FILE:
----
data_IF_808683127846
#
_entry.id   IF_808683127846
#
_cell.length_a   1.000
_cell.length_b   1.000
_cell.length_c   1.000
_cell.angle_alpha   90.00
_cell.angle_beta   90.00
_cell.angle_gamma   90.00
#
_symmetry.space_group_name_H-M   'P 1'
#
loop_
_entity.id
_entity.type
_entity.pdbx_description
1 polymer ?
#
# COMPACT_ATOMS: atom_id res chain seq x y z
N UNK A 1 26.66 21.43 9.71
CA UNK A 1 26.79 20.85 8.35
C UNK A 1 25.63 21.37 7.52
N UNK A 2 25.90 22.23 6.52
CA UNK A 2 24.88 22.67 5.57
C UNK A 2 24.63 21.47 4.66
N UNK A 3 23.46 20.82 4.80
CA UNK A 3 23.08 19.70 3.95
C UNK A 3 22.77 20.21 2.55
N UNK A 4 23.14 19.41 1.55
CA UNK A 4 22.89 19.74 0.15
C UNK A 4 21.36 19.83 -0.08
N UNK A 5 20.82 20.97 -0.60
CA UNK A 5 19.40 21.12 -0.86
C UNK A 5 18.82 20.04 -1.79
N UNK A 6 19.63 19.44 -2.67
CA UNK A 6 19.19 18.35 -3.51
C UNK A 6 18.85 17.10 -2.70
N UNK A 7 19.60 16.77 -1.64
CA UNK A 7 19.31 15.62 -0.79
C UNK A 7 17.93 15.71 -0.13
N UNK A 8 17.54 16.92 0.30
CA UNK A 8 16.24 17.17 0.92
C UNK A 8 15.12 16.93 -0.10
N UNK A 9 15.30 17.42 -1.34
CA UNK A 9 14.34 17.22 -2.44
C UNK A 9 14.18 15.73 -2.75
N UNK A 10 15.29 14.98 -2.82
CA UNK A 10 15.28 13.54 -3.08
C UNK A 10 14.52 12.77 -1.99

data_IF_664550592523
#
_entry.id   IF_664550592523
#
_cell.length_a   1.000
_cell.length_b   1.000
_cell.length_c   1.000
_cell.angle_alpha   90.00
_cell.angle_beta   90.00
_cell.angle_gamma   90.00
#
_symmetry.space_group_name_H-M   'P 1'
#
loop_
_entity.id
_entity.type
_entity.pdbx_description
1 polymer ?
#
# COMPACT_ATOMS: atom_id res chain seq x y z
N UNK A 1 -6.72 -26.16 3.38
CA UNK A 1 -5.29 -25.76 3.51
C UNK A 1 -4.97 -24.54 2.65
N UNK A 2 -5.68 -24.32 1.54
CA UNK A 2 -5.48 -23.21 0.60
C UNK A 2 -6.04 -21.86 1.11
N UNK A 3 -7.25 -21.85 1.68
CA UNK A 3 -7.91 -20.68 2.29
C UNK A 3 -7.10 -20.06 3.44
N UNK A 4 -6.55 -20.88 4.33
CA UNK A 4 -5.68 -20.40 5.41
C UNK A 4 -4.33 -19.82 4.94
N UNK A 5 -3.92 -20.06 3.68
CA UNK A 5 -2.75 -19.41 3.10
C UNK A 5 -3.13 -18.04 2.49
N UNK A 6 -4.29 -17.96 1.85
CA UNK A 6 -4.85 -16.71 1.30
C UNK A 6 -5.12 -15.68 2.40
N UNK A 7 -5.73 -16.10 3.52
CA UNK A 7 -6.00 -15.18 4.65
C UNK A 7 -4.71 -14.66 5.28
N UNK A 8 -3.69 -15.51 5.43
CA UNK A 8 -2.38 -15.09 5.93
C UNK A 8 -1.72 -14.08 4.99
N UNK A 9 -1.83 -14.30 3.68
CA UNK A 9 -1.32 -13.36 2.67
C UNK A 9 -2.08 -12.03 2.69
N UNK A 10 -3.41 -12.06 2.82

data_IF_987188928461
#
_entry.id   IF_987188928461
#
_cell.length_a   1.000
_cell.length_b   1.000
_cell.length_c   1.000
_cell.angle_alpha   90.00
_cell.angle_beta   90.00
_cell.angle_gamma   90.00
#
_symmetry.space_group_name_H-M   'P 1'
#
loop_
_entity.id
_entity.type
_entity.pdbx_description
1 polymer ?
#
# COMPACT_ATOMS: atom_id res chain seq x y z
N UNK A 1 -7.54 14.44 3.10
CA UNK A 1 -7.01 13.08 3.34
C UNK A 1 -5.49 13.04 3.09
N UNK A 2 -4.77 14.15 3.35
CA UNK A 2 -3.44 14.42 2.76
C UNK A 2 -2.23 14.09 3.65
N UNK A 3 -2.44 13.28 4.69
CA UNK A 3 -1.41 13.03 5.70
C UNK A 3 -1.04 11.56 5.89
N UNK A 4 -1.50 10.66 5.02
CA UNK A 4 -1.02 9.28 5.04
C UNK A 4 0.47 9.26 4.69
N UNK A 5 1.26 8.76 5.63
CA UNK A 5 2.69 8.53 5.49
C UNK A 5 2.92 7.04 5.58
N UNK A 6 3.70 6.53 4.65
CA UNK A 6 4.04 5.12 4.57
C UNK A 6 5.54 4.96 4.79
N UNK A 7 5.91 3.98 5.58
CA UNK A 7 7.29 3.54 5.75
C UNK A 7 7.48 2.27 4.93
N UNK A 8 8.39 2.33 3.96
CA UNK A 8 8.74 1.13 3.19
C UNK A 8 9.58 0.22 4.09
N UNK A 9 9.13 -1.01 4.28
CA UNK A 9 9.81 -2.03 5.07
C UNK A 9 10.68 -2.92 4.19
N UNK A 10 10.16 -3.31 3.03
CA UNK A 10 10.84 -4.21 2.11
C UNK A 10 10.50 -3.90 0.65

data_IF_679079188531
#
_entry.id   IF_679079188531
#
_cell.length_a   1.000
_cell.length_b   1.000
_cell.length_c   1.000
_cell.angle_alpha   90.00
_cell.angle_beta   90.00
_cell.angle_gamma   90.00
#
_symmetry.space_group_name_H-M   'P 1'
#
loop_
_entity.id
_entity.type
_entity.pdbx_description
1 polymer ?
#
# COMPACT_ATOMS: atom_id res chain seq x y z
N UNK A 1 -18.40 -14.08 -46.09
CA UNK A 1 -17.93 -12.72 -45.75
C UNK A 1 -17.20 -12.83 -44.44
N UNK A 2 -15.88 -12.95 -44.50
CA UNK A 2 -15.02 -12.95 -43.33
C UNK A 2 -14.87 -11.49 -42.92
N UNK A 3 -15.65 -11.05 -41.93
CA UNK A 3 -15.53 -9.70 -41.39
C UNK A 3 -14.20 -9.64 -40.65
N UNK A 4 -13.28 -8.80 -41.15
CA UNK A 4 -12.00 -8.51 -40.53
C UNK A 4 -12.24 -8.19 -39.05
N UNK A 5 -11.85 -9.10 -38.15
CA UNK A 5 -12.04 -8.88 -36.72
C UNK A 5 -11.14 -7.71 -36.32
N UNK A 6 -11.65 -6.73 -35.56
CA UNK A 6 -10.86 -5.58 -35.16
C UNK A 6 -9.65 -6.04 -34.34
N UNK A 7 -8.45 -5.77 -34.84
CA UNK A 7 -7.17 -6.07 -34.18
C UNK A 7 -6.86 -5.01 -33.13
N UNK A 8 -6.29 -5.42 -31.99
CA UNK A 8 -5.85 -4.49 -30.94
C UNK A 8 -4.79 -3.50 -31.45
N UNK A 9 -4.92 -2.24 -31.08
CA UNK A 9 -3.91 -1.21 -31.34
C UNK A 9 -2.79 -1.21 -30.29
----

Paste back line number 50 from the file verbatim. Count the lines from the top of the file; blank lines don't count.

C UNK A 10 14.52 12.77 -1.99